My buddy and I both skipped the white chocolate macadamia pancakes in favor of another special. We went with the Omelet with polish sausage, provolone, caramelized onions, and roasted red peppers. I chose the home fries for a side and the jalapeno cheddar cornbread as my “toast”. Then I picked a hot sauce from the wall full of them.

The food came out quickly and my omelet was excellent from the first bite. There were no shortage of ingredients folded into the egg and the hash browns were super crispy. The cornbread had outstanding flavor. It was definitely the best flavored cornbread I’d had. I used a little hot sauce on some of my omelet and that threw a nice change into the mix. We ate our last morsels and were full for only 29 bucks.

For a full review of Bayou Kitchen – https://peterpeterportlandeater.com/2013/01/28/bayou-kitchen-southern-cookin-in-northern-new-england/

Later in the morning, we made our way to Thompson’s Point. Arriving there around 11, we were a little worried that nothing would be open. Fortunately, Stroudwater Distillery had just started summer hours the week before and were happily accepting walk-ins. We took a seat at the bar and started looking at the menu for a late morning cocktail.

We both had a serious craving for some bourbon and finally decided on the Windigo – Stroudwater Distillery Bourbon, agave, orange bitters, cherry bitters, orange twist. With a leaning toward an Old Fashioned, the drink was a beautiful display of the spirit. We took our time drinking and got out for $26 after tip.

Even though it wasn’t that long after we ate breakfast, our next stop was J’s Chicken Shack. We loaded up on lots of food, ordering three Traditional Tenders with cheddar chive biscuit and pickles, three Portland Hot Tenders with white bread and pickles, a small Tijuana Street Corn, and a large Mac and Cheese. It put us out only about another $26.

Our food appeared and we immediately dug into it. The tenders were both tasty. The sweet/mildly hot Portland version were a little hotter than I remembered and the traditional, which were new to me, had a moderate seasoning. The corn was a last second choice when ordering, but turned out to be a good one as the heavily seasoned, well-sauced half ears were utterly brilliant. Combined with the creamy mac, it all made for a well rounded meal.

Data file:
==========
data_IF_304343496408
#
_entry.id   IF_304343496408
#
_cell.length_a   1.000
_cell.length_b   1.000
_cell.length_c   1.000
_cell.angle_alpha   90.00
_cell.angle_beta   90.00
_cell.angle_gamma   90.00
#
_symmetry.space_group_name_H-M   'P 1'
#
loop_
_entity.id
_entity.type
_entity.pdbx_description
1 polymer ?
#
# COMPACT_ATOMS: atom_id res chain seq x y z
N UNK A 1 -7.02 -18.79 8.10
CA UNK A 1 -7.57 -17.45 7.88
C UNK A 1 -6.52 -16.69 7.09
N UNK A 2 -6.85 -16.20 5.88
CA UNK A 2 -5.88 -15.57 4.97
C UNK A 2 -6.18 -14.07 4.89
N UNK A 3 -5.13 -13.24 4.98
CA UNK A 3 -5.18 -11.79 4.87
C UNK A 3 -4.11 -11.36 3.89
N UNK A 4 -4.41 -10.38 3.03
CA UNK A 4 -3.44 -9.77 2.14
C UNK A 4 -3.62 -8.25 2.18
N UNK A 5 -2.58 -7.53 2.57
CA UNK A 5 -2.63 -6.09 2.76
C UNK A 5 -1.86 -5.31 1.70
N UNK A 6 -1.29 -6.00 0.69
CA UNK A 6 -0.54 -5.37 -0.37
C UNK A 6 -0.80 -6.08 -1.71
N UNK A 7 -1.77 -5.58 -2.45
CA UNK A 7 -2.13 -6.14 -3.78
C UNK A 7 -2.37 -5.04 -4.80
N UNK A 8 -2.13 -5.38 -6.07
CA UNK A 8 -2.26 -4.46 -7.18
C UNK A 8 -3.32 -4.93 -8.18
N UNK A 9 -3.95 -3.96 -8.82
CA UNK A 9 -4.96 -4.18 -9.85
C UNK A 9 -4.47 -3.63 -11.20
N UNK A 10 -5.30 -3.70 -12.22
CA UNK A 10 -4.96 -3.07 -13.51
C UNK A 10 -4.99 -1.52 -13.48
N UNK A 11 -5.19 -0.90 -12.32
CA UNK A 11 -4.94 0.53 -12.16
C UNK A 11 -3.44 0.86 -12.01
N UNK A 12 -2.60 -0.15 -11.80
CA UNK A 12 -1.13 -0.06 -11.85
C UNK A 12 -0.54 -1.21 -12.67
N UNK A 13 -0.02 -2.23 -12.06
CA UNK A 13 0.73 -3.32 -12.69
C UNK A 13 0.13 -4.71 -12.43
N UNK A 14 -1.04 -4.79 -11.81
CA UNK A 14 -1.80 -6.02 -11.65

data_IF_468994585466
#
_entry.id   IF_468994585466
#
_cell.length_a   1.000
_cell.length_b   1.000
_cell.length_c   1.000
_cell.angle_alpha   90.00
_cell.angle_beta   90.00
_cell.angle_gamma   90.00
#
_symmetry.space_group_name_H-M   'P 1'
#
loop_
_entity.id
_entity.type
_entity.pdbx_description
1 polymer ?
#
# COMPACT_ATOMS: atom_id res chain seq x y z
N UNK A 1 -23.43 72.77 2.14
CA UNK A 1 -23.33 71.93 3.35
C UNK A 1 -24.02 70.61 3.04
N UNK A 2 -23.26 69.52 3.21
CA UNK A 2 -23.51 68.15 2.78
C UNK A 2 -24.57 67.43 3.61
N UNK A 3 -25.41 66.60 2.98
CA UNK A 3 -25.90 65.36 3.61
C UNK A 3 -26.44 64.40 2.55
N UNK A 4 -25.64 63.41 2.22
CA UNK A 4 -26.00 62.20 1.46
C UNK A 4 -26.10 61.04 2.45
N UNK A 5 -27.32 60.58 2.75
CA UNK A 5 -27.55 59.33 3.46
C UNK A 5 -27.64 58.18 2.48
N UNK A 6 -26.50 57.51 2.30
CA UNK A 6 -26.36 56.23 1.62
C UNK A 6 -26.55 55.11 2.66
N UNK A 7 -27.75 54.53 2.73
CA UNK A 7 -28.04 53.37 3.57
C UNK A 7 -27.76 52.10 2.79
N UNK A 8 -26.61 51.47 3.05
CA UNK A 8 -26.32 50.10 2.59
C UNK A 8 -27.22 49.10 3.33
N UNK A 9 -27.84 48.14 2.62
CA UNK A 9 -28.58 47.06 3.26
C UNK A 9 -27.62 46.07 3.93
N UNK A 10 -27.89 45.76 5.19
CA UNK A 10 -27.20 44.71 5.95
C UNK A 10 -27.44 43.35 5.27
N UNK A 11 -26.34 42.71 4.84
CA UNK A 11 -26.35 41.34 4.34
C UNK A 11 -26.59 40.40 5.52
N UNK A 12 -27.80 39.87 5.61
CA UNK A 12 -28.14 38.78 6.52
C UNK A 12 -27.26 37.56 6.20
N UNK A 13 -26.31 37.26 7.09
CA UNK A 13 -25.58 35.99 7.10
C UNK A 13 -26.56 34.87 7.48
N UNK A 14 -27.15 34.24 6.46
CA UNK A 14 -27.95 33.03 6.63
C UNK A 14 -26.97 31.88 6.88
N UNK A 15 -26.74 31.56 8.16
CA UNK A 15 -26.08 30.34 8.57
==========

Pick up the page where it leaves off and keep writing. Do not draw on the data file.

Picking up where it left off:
Next, we went to Bissell Brothers for some beer. I ordered the Reciprocal, an Australian IPA they they had released that day. He went with the Barrel Aged Umbra oatmeal stout. Those cost us a total of $5 and we met some visitors from MA who were stocking up on some BB brothers beer to take home and make all their friends jealous.

Our final stop at Thompson’s Point was Cellar Door Winery. I chose the four most full-bodied reds. My buddy chose two whites and two reds for some variety. Intermingling one ounce pours of wine and snack crackers provided the pleasure of feeling slightly refined. The wines at Cellar Door are great, but it’s the knowledge of the staff that really makes a visit there so fun. It was well worth the $16 we spent.

For a full review of Thompson’s Point – https://peterpeterportlandeater.com/2016/08/29/​the-thompsons-point-quadrumvirate-stroudwater-distillery-bissell-brothers-brewery-cellar-door-winery-and-big-js-chicken-shack/

Saturday evening started with a trip to Hot Suppa. We were seated right away and with just a glance at the menu, decided on a Sazerac – Pernod coated glass with rye, simple syrup, Peychaud’s bitters. We had been discussing their greatness earlier in the day, though I wasn’t sure I had ever had one. From there, we had to make some decisions about food. The tough part about that was that the menu was full of outstanding choices.

After some serious consideration we went with a starter of Charbroiled Oysters – Creole garlic butter, parmesan, French bread. Then I ordered the Pulled Pork Mac and Cheese – caramelized onions, South Carolina barbeque sauce, tobacco onions. He chose one from the specials board, Fried Stuffed Calamari. We waited for those while sipping our beverages.

From the first oyster, I was very pleased. The cheesy, buttery mollusks were awesome, but the parting gift was dipping the bread into the remaining butter on the bottom of the plate. Each of the six oysters made us more and more excited about our main courses and they came out shortly after the final bite of bread was consumed.

My mac and cheese was creamy and rich with the pork and onions the perfect mix-in. The flavor was plentiful and the cheese nearly endless. As I stuffed my face, my counterpart raved about his calamari. We both took our time savoring all the food, and eventually decided that dessert wasn’t in our immediate future. The tab was very reasonable at $58 including tip.